Investing.com -- The WeWork fiasco drives SoftBank to a multibillion-dollar loss, while Xerox (NYSE:XRX) is eyeing a merger with HP and Saudi Arabia is leaning on its OPEC allies to prop up oil prices while it brings national champion Aramco to market. Here's what you need to know in financial markets on Wednesday, 6th November.
1. Regrets, I’ve had a few…
SoftBank swung to a loss of $6.4 billion in the three months to September, as it was forced to write down its stake in WeWork and, indirectly, Uber (NYSE:UBER) after heavy losses.
“My own investment judgment was really bad. I regret it in many ways,” SoftBank founder Masayoshi Son told a press conference. He added that he had shut his eyes to the weaknesses of WeWork founder Adam Neumann, who was ousted as CEO last month with a payout totalling $1.7 billion.
As of Sept. 30 (ie. Before October’s bailout), Softbank had invested $10.3 billion in WeWork, of which $4.3 billion was through its Saudi-backed Vision Fund. The Vision Fund also registered a big operating loss in the quarter, due both to WeWork and to Uber (NYSE:UBER), whose value has fallen sharply since it listed in New York earlier this year.
2. Xerox's $27 billion idea for HP
Xerox (NYSE:XRX) wants to make a cash-and-stock offer for printer-maker HP, according to The Wall Street Journal’s sources.
The deal would be a major consolidation of an industry in long-term decline. The WSJ said HP’s board discussed the possibility Tuesday.
The move is noteworthy for the fact that Xerox’s market value is less than one third of HP’s $27 billion. Xerox (NYSE:XRX) will, however, be able to deploy some $2.3 billion that it expects to get from the sale of stakes in joint ventures with Japan’s Fujifilm.
3. Stocks on hold
U.S. stock markets are set to open flat after a wild few days of record-setting as China and the U.S. inch closer to a truce in their trade war. There’s been little in the way of fresh trade news overnight.
By 6:15 AM ET (1115 GMT), all three major benchmark indices were almost completely flat from Tuesday’s close. Dow 30 futures were up 15 points, S&P 500 futures were up 1 point, while Nasdaq 100 futures were up 3 points.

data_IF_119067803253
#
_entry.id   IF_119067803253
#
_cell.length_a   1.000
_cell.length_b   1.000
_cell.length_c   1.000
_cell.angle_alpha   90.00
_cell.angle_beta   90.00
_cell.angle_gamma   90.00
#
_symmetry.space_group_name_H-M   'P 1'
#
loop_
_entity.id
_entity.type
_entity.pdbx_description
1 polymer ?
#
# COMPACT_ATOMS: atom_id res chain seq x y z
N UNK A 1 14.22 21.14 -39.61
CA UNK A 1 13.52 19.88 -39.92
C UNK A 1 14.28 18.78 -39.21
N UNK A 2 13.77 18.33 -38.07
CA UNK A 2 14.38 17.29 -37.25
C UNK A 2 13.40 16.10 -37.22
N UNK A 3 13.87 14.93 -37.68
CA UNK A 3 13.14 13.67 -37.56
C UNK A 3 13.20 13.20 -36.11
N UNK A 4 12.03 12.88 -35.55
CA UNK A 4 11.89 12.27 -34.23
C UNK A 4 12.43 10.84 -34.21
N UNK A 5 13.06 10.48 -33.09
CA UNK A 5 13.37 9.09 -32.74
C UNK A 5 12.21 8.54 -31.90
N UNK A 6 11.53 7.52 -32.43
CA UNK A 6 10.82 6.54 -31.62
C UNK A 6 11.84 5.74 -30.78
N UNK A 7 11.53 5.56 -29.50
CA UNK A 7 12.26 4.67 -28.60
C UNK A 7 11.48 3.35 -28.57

Dating site owner Match looks set for a rough opening after weak guidance for the fourth quarter led to it falling 16% in after-hours trading Tuesday.
Today’s earnings roster is led by chipmaker Qualcomm (NASDAQ:QCOM), CVS, Humana (NYSE:HUM), Baidu (NASDAQ:BIDU), Barrick Gold, payments company Square (NYSE:SQ), Fox, Expedia (NASDAQ:EXPE) and smart TV maker Roku
4. Saudi leans on OPEC members; EIA data due
Crude oil prices came off six-week highs after data from the American Petroleum Institute showed a surprisingly strong increase in U.S. oil stocks last week.
The API said crude stocks had risen 4.26 million barrels last week, compared to forecasts for an increase of only 1.5 million barrels. The official government data are due at 10:30 AM ET.
Elsewhere, The Wall Street Journal reported that Saudi Arabia is leaning heavily on other OPEC members such as Nigeria to comply better with the output ceilings agreed in the so-called OPEC+ deal. However, there was still no sign that the cartel’s biggest producer will call for deeper cuts in output when the OPEC+ group reviews its current deal in the first week of December. The kingdom has created a powerful incentive for itself to keep oil prices supported around that time, given that it will still be marketing the IPO of Saudi Aramco.
5. Germany bottoms out, but no big rebound in sight
German factory orders rose for the first time in three months and purchasing manager indices for the services sector strengthened hopes that the euro zone economy may be bottoming out.
Orders to Europe’s biggest manufacturing sector rose 1.3% in September but were still down 5.4% year-on-year, keeping any sense of optimism in check. The German government’s council of economic advisers cut its growth forecast for this year to 0.5% and said 2020 will only see a modest rebound to 0.9% in 2020.
The U.S. data calendar is virtually empty today, although there will be speeches from Fed officials Charles Evans (8 AM ET), John Williams (NYSE:WMB) (9:30 AM) and Patrick Harker (3:15 PM).